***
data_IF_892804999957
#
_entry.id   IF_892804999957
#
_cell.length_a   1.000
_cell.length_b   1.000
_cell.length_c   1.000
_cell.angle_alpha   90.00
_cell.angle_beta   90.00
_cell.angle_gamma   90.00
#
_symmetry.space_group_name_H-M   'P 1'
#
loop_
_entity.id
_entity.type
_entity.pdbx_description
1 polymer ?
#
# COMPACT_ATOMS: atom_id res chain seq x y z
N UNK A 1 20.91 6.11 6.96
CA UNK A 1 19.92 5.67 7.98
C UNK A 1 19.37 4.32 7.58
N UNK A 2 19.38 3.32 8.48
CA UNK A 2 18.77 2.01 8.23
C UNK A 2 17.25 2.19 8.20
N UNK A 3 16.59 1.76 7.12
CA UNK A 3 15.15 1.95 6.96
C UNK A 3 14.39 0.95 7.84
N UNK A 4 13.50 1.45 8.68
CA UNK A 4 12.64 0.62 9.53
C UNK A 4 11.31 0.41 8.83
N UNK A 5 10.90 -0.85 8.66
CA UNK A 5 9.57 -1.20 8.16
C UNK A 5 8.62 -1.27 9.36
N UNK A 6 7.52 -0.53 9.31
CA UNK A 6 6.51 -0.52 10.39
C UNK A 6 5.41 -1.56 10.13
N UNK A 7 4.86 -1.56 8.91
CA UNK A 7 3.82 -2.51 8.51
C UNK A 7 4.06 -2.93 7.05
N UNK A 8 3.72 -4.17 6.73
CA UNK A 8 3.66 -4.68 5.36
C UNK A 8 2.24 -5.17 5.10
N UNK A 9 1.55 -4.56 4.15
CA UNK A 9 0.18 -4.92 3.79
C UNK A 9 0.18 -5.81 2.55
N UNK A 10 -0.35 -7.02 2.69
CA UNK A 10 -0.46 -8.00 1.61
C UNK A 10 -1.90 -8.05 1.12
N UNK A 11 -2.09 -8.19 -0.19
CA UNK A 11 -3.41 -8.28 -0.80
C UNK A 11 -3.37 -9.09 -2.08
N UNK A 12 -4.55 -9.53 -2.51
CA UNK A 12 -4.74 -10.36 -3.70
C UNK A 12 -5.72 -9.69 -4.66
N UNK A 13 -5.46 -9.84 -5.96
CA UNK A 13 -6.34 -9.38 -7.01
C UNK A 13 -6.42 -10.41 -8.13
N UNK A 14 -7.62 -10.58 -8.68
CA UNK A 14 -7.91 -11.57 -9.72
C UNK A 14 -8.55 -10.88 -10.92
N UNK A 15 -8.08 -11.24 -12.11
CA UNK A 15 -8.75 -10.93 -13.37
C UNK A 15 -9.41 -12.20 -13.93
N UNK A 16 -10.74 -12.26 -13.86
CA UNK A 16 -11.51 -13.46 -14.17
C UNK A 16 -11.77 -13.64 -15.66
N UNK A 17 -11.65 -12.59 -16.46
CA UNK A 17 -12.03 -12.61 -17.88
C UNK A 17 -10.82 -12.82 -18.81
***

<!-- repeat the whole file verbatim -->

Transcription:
data_IF_892804999957
#
_entry.id   IF_892804999957
#
_cell.length_a   1.000
_cell.length_b   1.000
_cell.length_c   1.000
_cell.angle_alpha   90.00
_cell.angle_beta   90.00
_cell.angle_gamma   90.00
#
_symmetry.space_group_name_H-M   'P 1'
#
loop_
_entity.id
_entity.type
_entity.pdbx_description
1 polymer ?
#
# COMPACT_ATOMS: atom_id res chain seq x y z
N UNK A 1 20.91 6.11 6.96
CA UNK A 1 19.92 5.67 7.98
C UNK A 1 19.37 4.32 7.58
N UNK A 2 19.38 3.32 8.48
CA UNK A 2 18.77 2.01 8.23
C UNK A 2 17.25 2.19 8.20
N UNK A 3 16.59 1.76 7.12
CA UNK A 3 15.15 1.95 6.96
C UNK A 3 14.39 0.95 7.84
N UNK A 4 13.50 1.45 8.68
CA UNK A 4 12.64 0.62 9.53
C UNK A 4 11.31 0.41 8.83
N UNK A 5 10.90 -0.85 8.66
CA UNK A 5 9.57 -1.20 8.16
C UNK A 5 8.62 -1.27 9.36
N UNK A 6 7.52 -0.53 9.31
CA UNK A 6 6.51 -0.52 10.39
C UNK A 6 5.41 -1.56 10.13
N UNK A 7 4.86 -1.56 8.91
CA UNK A 7 3.82 -2.51 8.51
C UNK A 7 4.06 -2.93 7.05
N UNK A 8 3.72 -4.17 6.73
CA UNK A 8 3.66 -4.68 5.36
C UNK A 8 2.24 -5.17 5.10
N UNK A 9 1.55 -4.56 4.15
CA UNK A 9 0.18 -4.92 3.79
C UNK A 9 0.18 -5.81 2.55
N UNK A 10 -0.35 -7.02 2.69
CA UNK A 10 -0.46 -8.00 1.61
C UNK A 10 -1.90 -8.05 1.12
N UNK A 11 -2.09 -8.19 -0.19
CA UNK A 11 -3.41 -8.28 -0.80
C UNK A 11 -3.37 -9.09 -2.08
N UNK A 12 -4.55 -9.53 -2.51
CA UNK A 12 -4.74 -10.36 -3.70
C UNK A 12 -5.72 -9.69 -4.66
N UNK A 13 -5.46 -9.84 -5.96
CA UNK A 13 -6.34 -9.38 -7.01
C UNK A 13 -6.42 -10.41 -8.13
N UNK A 14 -7.62 -10.58 -8.68
CA UNK A 14 -7.91 -11.57 -9.72
C UNK A 14 -8.55 -10.88 -10.92
N UNK A 15 -8.08 -11.24 -12.11
CA UNK A 15 -8.75 -10.93 -13.37
C UNK A 15 -9.41 -12.20 -13.93
N UNK A 16 -10.74 -12.26 -13.86
CA UNK A 16 -11.51 -13.46 -14.17
C UNK A 16 -11.77 -13.64 -15.66
N UNK A 17 -11.65 -12.59 -16.46
CA UNK A 17 -12.03 -12.61 -17.88
C UNK A 17 -10.82 -12.82 -18.81